I am writing this post sitting in my hotel room in Dar es Salaam, Tanzania. Right outside my patio window in the near distance is a beautiful, blue bay with connecting waters to the Indian Ocean. Dar es Salaam is the first coastal city I’ve visited in Africa. Its brightly colored buildings, abundant bougainvillea and palm trees make Dar es Salaam a visual paradise with the vast Indian Ocean serving as the main backdrop to the city. Earlier today when I stepped off the plane in Dar es Salaam, Tanzania’s largest city and major international shipping hub, I was immediately struck by how very hot it is here. You see, I was just in Zambia two months ago where it was winter and the weather was cool and pristine. Here in Tanzania – although the two countries  ...

  • On the Zambezi River

    There is beauty all around us. We just need to take a moment to see it. - Anonymous On the Zambezi River | Livingstone, Zambia This post originally appeared at Jennifer James on Tumblr.

  • Trying Zambia’s Local Beer and Food

    I need to start a tab for beer on this blog. I really do. It’s my favorite thing to drink when I travel to other countries because there is always a new, local beer you can try no matter where you are. Otherwise, every drink is exactly the same: Coke, 7-Up, Sprite, Fanta, coffee!   In Zambia, I loved tasting some of the local beers: Mosi, Castle (not pictured), and Windhoek. Castle is South African and Windhoek is Namibian, while Mosi is proudly Zambian, as they like to say. I read that many Zambians prefer light lagers, so Mosi really wasn’t that great to me. I often opted for Mosi Gold if it was available. I tried all of the beers – Mosi, Castle, and Windhoek – and liked Castle the best because it was...

  • I Made It to Lusaka

    After 21 long hours of flying across the world I am finally here in Lusaka, Zambia. As we landed I could feel a sudden happiness engulf me of being back in Africa. It’s so peaceful flying in and seeing nothing but land for miles and miles and miles. I think that’s what makes Africa so unique – how very expansive it is. I met with some of the fellows at the airport and now we’re at the hotel. Some of the others had flight delays and another fellow’s flight was completely cancelled out of Cairo. We will see her tomorrow. Hopefully she can get a flight out given the circumstances in Egypt right now. Tonight is dedicated to getting to know everyone and then tomorrow the site visits start. More then! I am traveling to Zambia as...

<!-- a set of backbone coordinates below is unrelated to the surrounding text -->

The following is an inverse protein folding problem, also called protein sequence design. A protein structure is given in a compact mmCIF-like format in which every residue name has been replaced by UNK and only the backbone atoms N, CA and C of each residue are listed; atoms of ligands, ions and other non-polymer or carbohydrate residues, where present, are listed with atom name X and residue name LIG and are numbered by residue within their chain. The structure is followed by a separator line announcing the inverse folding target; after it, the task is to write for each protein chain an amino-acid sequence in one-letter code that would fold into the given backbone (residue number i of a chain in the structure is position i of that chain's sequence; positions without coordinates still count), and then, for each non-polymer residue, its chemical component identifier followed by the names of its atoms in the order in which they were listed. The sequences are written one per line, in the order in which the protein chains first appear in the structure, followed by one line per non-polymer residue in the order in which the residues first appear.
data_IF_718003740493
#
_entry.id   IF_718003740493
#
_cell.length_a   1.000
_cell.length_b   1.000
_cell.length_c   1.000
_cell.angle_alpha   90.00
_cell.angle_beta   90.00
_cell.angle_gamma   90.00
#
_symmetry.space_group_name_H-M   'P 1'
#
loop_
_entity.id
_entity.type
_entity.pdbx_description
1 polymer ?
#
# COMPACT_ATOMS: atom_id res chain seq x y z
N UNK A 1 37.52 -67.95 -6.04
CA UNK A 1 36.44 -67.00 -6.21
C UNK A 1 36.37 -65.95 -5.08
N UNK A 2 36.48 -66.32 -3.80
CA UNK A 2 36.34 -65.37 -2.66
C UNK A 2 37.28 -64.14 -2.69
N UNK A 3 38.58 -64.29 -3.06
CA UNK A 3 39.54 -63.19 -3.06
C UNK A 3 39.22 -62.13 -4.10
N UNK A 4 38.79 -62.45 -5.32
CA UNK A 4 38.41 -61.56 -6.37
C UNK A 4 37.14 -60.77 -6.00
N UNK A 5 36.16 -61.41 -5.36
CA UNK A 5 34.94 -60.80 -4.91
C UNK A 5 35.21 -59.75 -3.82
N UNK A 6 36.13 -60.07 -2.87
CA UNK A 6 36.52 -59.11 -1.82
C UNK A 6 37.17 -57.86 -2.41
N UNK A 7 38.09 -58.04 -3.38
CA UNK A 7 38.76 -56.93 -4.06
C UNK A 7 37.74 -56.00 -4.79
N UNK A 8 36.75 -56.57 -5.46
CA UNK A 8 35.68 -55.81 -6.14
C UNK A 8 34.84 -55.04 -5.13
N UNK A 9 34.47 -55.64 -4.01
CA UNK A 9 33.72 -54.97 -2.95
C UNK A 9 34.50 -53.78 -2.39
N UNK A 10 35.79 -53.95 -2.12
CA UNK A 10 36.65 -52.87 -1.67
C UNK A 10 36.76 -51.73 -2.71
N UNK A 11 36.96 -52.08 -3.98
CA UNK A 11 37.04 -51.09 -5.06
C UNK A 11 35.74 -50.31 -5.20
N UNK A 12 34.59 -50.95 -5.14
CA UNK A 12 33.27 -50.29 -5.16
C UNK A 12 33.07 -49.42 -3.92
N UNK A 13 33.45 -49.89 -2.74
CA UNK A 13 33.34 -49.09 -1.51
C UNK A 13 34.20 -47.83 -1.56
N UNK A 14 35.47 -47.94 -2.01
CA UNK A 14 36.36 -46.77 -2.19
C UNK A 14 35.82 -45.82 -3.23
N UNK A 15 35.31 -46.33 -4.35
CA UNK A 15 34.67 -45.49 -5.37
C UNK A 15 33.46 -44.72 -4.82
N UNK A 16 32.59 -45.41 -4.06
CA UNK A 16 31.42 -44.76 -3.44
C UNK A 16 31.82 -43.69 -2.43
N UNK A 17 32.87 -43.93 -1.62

• Changing Money in Lusaka

    After dinner tonight a few of us went to a mall across the street from our hotel where we could change money and activate SIM cards for our phones. I didn’t tackle my SIM card situation just yet, but I did change US dollars for Zambia kwacha at a supermarket that looked just like any supermarket in the States. This modern grocery store is the first one I’ve seen like that in Africa. Although I can’t be sure of this, I believe southern Africa is a little better in terms of sheer infrastructure and status of living than other sub-Saharan countries and regions of the continent. That said, I have been in Zambia all of seven hours so I may be making a huge leap about that. That’s just what I’ve observed so far. ...

  • My Journey to Zambia Starts Tomorrow

    Remember earlier this week when I mentioned this week was ridiculously busy? Well, I put one foot in front of the other and got my work done – chats, Twitter parties, interviews, conference calls, everything. I still have a few things to do, but they’re not stressing me out as I prepare for my trip to Africa as an International Reporting Project Zambia Fellow. To be completely honest I don’t know what to expect about this trip. I’ve never been to Zambia and I have learned not to have expectations about a country and my work before I get there. What I do know is there will be a lot for me to share while there. We received our itinerary in advance and we will be busy! Plus, I am setting up visits during the time we can...